From edition

Elizabeth Jackson: An Ordinary Person’s Guide to Empire

Arundhati Roy, An Ordinary Person’s Guide to Empire (Cambridge, MA: South End Press, 2004).

Review by Elizabeth Jackson, English and Cultural Studies, McMaster University

“Part of what we do as intellectuals is not only to define the situation but also to discern the possibilities for active intervention, whether we then perform them ourselves or acknowledge them in others who have either gone before or are already at work, the intellectual as lookout.” (Edward Said, “The Public Role of Writers and Intellectuals.”)

In this collection of speeches and essays, all broadcast or published between March 2003 and April 2004, Roy is a public intellectual and lookout in top form. She lays out in clear, persuasive prose, and with unflinching attention to detail, the systemic function and horrifying extent of contemporary imperialism and its implications for the world’s most vulnerable as well as those who supposedly – at least currently – benefit from it. What I most appreciate about Roy’s work is the frankness of her voice, the clear and articulate way she justifies her positions, and the passionate dedication to justice that shows through in her willingness to speak difficult truths as she sees them.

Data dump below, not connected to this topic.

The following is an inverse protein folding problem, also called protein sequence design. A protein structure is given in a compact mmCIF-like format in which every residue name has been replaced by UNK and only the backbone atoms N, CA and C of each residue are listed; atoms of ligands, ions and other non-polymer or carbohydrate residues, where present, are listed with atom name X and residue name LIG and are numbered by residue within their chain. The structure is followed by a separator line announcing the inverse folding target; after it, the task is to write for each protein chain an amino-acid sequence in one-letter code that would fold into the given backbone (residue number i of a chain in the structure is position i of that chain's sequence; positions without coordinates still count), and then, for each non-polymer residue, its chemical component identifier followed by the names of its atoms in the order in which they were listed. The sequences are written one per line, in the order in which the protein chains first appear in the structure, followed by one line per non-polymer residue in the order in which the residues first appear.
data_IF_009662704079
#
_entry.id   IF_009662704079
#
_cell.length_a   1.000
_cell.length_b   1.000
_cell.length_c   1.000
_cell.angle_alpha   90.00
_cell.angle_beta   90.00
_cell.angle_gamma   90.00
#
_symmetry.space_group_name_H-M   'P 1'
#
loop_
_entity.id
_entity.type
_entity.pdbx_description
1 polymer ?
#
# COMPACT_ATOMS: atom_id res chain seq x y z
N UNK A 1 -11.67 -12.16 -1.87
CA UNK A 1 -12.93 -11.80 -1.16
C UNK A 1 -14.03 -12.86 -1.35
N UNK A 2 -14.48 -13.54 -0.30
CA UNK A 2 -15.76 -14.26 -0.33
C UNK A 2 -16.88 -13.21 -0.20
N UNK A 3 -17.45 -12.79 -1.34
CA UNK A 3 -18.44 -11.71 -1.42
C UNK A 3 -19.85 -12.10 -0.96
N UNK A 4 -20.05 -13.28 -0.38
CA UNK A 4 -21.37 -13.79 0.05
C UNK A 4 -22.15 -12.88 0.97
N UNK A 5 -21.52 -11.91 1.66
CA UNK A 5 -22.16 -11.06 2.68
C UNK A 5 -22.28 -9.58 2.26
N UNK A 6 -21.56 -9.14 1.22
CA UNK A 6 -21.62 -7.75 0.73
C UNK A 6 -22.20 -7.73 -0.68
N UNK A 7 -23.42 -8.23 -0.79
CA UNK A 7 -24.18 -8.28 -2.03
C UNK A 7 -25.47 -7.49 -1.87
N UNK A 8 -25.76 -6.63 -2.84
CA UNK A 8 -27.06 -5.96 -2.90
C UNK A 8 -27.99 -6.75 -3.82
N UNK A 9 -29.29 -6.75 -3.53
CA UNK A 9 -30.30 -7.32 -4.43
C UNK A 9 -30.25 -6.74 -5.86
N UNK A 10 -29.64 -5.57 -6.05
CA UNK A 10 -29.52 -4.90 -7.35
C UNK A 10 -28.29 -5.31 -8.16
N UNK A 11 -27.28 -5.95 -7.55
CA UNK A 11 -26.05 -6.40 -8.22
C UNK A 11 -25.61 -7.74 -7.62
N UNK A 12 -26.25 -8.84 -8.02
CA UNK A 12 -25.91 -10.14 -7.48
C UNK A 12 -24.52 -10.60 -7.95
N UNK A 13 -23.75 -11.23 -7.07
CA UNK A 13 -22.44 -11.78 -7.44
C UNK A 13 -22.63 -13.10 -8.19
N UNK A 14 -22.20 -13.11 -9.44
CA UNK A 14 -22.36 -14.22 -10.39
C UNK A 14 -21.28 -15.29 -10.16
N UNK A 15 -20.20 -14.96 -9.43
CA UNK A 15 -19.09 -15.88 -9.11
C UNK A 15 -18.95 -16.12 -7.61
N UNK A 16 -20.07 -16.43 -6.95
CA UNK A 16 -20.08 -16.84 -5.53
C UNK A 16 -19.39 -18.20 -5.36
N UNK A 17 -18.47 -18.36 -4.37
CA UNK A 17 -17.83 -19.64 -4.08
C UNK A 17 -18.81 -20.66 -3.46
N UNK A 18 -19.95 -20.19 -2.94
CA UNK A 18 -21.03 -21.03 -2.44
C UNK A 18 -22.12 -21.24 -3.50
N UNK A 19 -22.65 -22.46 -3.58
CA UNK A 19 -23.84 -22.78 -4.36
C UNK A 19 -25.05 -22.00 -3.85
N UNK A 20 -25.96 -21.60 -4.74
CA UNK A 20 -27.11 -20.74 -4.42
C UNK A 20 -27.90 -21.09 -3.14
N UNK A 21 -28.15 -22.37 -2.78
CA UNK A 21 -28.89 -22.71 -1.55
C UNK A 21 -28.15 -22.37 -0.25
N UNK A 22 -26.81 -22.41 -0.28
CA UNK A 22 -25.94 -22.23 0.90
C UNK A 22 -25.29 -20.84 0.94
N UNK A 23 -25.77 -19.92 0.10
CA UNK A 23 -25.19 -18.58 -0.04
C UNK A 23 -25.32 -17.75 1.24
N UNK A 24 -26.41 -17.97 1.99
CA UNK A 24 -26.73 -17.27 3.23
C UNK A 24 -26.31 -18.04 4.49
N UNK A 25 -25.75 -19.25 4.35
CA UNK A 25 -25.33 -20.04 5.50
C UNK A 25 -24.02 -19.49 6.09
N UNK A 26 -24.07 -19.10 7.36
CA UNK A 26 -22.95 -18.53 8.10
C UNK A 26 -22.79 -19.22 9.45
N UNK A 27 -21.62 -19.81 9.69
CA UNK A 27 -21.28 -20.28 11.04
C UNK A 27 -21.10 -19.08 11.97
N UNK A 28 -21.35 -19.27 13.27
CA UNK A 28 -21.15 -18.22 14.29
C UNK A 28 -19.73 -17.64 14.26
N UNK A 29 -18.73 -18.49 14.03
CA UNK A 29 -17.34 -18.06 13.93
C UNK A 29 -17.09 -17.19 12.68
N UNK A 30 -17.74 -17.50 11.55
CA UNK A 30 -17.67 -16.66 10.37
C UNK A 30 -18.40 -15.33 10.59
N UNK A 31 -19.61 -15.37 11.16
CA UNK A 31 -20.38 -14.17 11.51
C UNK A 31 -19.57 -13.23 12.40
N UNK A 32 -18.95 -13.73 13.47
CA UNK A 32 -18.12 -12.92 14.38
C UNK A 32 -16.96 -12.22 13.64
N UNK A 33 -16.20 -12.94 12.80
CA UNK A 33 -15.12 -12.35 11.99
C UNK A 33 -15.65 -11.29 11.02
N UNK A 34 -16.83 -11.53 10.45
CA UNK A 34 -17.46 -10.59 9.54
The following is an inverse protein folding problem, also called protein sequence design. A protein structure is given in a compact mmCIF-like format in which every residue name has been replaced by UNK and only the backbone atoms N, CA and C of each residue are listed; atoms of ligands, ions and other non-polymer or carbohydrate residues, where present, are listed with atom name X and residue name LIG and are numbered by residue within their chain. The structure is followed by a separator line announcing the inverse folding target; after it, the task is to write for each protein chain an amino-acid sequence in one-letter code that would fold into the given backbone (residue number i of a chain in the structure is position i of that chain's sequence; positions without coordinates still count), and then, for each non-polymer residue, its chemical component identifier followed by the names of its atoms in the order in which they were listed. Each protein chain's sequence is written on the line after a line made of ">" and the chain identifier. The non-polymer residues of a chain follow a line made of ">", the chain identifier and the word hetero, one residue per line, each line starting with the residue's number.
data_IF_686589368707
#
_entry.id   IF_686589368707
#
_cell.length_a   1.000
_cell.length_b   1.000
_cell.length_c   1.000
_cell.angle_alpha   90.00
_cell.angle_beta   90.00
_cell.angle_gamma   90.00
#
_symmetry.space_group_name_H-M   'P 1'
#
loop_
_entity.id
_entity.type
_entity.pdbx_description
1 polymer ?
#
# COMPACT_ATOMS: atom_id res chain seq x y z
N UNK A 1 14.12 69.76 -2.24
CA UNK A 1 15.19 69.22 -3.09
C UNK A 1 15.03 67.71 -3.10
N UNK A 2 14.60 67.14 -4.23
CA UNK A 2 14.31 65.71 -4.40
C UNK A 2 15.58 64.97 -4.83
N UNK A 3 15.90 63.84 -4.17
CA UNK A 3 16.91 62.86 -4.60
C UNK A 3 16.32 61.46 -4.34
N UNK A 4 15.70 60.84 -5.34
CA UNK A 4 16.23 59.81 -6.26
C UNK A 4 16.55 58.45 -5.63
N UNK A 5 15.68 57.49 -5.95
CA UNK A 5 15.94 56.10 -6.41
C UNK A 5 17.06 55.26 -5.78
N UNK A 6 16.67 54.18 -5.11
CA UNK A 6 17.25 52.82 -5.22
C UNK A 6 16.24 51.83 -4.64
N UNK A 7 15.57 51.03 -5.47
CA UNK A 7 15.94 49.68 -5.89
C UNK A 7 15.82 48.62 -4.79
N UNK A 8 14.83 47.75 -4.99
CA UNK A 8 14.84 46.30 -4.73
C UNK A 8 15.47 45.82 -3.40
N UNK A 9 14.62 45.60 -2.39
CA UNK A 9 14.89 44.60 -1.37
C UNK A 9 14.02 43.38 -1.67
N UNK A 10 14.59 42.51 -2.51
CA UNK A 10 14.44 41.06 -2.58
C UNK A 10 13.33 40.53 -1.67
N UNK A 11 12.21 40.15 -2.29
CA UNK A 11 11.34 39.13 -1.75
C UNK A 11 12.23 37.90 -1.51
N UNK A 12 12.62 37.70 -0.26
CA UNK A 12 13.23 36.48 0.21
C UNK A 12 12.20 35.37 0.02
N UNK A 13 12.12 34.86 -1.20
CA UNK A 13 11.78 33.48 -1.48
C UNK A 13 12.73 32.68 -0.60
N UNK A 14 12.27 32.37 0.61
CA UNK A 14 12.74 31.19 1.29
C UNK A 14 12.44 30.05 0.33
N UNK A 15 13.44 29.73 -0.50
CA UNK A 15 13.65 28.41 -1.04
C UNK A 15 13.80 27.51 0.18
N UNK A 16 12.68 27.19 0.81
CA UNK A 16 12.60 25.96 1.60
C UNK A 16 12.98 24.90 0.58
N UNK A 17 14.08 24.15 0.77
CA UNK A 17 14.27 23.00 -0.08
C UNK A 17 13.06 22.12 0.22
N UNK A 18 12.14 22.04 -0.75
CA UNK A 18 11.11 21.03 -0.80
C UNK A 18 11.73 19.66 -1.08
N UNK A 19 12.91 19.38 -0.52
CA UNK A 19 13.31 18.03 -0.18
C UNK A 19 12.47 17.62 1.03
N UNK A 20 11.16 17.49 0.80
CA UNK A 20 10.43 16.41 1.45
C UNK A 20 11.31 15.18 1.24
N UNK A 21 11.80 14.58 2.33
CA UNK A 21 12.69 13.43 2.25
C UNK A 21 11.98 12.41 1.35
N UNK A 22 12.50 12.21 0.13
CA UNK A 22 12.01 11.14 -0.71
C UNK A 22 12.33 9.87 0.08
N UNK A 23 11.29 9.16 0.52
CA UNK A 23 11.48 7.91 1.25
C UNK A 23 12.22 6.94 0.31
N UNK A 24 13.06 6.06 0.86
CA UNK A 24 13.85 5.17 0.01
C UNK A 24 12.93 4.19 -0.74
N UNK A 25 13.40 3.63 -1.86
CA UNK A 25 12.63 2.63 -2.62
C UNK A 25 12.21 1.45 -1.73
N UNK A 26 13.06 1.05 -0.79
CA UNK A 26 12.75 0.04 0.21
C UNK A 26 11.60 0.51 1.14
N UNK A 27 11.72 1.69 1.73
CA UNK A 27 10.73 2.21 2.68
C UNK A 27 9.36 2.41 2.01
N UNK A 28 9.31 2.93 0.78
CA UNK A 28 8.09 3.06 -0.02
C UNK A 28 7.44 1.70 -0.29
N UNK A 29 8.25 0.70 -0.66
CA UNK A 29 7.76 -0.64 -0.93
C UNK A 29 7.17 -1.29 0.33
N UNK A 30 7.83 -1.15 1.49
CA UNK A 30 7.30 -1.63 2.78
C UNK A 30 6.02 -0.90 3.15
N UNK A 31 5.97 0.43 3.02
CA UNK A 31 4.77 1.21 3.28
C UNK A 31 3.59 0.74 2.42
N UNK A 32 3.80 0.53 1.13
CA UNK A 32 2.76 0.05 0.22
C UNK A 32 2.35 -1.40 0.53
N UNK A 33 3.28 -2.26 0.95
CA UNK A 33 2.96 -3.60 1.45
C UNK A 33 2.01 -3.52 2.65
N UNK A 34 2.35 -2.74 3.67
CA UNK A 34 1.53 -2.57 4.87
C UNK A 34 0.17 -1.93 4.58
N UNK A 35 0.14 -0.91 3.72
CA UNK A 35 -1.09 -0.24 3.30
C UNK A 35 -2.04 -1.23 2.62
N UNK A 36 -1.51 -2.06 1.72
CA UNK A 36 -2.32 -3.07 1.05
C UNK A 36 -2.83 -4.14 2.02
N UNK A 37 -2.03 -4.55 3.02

At many moments in this book, I wish I could step into the space of Roy’s speech and hear audiences’ reactions to her statements. At the 2004 World Social Forum in Bombay, India, for example, when Roy criticized Nelson Mandela’s “program of privatization and structural adjustment” for having left many South Africans “homeless, jobless, and without water and electricity,” did a sharp, defensive gasp circle the room (90)? Were people shocked by this blunt appraisal of the powerlessness of formerly radical heroes who join formal government, or had they heard it before? What was it like to be among the listeners at Aligarh Muslim University urged by Roy to emulate some – though emphatically not all – of the strategies of the nationalist Hindu Right, the very groups behind the recent destruction of the 16th century Babri Marjid mosque? In this case, Roy’s compelling argument is that public spaces must be reclaimed as sites of resistance, negotiation, and struggle against oppression. She contends that “it cannot be denied that [the Hindu Right are] out there, working extremely hard” to channel “the anger, the frustration, the indignity of daily life – and dreams of a different future,” while “the traditional, mainstream left…remains strangely unbending” (114-5). What stands out to me in these instances and throughout Roy’s body of work is the unflinching and assertive way in which she speaks her truths: my impression is that she works with a careful attention to her audiences’ concerns, knowledge, and blind spots, and insistently pushes us beyond our accustomed habits of thought and expression. If there are understandings we can only come to through discomfort, Roy seems committed to prompting us through this process and into productive action.